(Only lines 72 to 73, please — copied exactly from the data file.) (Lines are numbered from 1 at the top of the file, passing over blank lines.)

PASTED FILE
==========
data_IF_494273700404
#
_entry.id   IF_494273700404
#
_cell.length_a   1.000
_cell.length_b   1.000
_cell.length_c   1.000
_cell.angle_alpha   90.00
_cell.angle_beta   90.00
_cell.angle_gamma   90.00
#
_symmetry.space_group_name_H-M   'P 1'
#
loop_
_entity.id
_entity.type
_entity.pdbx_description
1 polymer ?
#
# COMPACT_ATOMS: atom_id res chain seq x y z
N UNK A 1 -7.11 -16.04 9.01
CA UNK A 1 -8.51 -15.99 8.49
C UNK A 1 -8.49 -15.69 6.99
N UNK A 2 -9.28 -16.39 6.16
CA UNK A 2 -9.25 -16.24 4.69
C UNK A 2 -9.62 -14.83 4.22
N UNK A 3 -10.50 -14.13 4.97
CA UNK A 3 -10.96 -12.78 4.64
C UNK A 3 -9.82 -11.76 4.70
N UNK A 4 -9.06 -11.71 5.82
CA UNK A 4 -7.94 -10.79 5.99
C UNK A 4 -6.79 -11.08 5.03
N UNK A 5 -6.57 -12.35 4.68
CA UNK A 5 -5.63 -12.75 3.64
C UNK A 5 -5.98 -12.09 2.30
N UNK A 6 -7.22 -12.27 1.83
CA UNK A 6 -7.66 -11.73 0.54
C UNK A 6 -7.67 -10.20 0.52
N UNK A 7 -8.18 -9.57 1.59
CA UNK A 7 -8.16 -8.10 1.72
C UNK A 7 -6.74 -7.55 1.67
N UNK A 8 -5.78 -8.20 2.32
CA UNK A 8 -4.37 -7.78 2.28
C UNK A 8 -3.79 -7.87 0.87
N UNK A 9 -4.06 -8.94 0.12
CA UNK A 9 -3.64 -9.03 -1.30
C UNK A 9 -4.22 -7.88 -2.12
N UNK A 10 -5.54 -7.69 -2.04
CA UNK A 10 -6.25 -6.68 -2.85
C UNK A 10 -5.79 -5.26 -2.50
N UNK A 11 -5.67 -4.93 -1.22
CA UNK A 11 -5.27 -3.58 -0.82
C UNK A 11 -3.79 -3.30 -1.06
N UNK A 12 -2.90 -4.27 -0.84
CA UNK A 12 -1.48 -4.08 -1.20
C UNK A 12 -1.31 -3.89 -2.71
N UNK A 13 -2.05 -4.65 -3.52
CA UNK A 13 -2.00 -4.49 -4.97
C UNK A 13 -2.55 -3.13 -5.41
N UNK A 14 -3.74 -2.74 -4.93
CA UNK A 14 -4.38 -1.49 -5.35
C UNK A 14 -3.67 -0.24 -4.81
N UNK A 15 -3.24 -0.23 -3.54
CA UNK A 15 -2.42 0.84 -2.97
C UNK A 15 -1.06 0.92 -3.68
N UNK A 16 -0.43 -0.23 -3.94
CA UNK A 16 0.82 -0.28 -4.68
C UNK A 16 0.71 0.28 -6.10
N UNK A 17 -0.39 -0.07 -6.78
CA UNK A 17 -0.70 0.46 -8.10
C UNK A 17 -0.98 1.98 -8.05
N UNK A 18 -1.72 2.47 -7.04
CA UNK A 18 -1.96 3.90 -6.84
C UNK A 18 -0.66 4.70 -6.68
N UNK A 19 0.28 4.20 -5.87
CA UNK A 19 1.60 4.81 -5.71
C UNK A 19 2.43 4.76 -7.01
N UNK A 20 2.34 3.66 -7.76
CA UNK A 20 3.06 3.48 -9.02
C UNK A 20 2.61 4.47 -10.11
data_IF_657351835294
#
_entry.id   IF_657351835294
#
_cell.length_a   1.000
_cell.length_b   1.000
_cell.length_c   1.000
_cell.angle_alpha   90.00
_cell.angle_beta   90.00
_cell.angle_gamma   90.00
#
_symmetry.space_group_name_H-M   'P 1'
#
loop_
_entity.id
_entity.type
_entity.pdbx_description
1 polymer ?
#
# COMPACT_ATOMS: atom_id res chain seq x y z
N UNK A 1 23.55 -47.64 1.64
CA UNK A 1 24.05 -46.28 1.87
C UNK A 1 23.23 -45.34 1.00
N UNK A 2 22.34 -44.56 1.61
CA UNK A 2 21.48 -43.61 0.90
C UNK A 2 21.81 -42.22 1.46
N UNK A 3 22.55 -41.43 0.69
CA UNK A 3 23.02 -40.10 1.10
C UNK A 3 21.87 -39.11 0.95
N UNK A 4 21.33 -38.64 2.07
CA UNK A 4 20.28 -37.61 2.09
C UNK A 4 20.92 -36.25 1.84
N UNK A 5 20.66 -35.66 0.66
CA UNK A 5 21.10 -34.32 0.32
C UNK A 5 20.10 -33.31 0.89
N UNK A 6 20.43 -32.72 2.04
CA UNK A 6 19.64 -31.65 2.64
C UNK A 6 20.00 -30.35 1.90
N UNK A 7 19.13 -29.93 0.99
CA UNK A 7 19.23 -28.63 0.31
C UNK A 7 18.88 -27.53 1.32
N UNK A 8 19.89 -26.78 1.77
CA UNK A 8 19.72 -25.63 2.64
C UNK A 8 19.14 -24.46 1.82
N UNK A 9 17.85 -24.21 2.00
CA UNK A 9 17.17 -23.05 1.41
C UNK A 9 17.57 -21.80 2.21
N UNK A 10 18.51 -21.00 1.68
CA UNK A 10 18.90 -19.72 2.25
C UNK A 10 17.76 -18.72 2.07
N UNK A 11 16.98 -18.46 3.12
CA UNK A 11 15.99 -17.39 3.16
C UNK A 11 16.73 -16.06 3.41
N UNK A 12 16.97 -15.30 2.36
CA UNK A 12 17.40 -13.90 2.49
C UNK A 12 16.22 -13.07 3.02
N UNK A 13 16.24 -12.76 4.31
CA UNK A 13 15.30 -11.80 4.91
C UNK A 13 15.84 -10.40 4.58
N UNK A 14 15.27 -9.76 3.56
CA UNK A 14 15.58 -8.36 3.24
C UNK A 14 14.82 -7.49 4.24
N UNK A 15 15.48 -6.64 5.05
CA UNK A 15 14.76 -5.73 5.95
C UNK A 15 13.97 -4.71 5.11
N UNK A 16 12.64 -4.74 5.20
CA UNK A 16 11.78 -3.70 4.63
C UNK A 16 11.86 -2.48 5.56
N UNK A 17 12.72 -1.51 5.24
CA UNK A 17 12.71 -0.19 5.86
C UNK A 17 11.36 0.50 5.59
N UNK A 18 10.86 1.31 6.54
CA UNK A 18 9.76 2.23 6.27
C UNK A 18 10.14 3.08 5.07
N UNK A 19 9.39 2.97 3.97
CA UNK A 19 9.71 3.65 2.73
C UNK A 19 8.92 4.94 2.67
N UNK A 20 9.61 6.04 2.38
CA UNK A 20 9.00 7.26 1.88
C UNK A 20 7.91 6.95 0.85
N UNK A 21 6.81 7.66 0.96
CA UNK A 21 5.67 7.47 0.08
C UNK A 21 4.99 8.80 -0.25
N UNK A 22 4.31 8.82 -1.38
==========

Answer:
N UNK A 18 -1.72 2.47 -7.04
CA UNK A 18 -1.96 3.90 -6.84